After receiving the assignment I was stressed, but ready.  Because I had a game plan.  But I guess my professor’s game plan (and procedure of at LEAST the last 3 years of giving this assignment) was different from my own.  She gave us class time, “. . .  To put on our shirts and trace each other’s spine, ribs, etc. . .”  And there was just NO way I was going to have any stranger/classmate touching me.  So I had planned to decline to get traced, but offer to trace someone else.  But I changed my mind when an old, fat redhead sat next to me that day.  I didn’t want to (have anything to do with her, really) trace her because I realized I would really have to press hard to get through her fat.  And that would be awkward.  So I quietly worked on my spine math.  Meaning I measured how long the cervical, thoracic, lumbar, sacrum were on the best book picture, then using the length of my shirt figured the ratio my shirt’s spine needed to be.

First, a former anatomy student stood in front of me and said, “Don’t you guys [me and the fat-redhead] want to trace each other?”  Fatty looked eager like she definitely wanted some tracing, but I just said, “No, not really.”  I did not want to give any mixed signals that under any circumstances was this stranger getting touched by me–of vice versa.  It’s not like I was being insubordinate–this was time to work on the shirts, and most people were tracing–but that was just a suggestion, not a mandatory assignment.  I’m not sure touching each other could be mandatory. . .  And of course, my professor came over and asked if my neighbor and I wanted to trace each other.  Then saw what I was doing and got a critical/judgmental look on her face and tone in her voice.  She said measuring was too much work, too complicated, and too inaccurate for MY own body.  Looking annoyed she continued MY body might be different from the book so doing math probably wasn’t going to work.  And even after I told her I was doing ratios using the length of my shirt with the intention of putting down the spine and ribs and then basing every other structures upon those landmarks, she looked critical of my idea.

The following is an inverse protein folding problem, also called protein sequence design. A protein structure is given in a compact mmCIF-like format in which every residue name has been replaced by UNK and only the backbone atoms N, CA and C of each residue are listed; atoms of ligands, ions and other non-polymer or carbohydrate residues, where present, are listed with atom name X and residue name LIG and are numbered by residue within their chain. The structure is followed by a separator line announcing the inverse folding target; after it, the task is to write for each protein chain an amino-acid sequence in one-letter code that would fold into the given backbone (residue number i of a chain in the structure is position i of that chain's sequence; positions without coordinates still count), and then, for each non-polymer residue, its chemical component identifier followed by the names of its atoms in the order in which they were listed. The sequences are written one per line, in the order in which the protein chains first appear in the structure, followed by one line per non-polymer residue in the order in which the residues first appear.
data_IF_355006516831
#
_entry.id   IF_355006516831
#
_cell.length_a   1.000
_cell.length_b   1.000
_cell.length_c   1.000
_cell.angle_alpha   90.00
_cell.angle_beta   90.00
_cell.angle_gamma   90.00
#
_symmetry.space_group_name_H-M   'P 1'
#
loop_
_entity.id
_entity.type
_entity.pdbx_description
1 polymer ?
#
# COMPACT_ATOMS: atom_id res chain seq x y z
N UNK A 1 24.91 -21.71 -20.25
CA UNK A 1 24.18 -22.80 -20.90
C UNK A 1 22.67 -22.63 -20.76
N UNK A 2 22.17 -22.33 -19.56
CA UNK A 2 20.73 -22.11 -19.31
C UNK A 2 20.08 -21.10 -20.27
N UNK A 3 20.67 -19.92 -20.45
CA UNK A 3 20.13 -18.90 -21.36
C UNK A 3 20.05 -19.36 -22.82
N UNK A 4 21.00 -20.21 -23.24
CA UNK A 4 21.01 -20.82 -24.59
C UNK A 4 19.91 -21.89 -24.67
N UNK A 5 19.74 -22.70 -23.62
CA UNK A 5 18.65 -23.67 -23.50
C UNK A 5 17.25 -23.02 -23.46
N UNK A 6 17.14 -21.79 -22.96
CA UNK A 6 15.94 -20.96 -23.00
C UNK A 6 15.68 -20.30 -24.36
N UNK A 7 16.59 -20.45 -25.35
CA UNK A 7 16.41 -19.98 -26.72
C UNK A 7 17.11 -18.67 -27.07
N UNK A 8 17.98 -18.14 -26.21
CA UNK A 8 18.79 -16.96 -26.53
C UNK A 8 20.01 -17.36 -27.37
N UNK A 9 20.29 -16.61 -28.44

Honestely, I cannot understand my professor’s logic on that.  How can making a subjective assignment more quantitative be a BAD thing? I think she had a tone of criticism only because she hadn’t thought of the idea first.  And I’m not sure why it didn’t occur to her, as a PhD and all.  And next year she’ll probably recommend they do a quick ratio to get a landmark down on their shirt to base the rest off.  It makes good sense.  I think anyway.  So now I’m not only struggling to make my shirt really awesome and accurate, I am paranoid.  I know my prof will be just looking for a reason to prove herself right about the math.  So she will be scrutinizing my shirt for errors.  So now it has to be even better.

I am on shirt #4.  These muscle shirts for Anatomy are going to make me insane.  BUT I didn’t let it ruin my Dave Matthews Band concert at the Gorge Ampitheatre like I always have in the past.  I totally put the stress of the shirt, impending anatomy exam, school at large, and work completely out of my mind.  I’ll keep you updated on the shirt for sure.

Christmas Pics

9 Oct

I will send photos to Snapfish, then paint frames for gifts this year.  Cheap, yet meaningful.  Creative, yet usable.  Super-bonus–fits in blue mailbox so no post office lines!

Me (cause I have to make a sample, you know 😉


Dad & Mom: [pink or peach 5×7]

Aunt Linda [yellow 4×6]

Aunt Gloria [blue 4×6]

R&R [green 4×6]

Dr. Day [no frame 8×10]

Dr. Forster [no frame 8×10]

Kris [multi 4×6]

Lula [gold 4×6]

Laurie [purple 4×6]

Cool’s parents: [yellow 5×7]

Daphine: [green 5×7]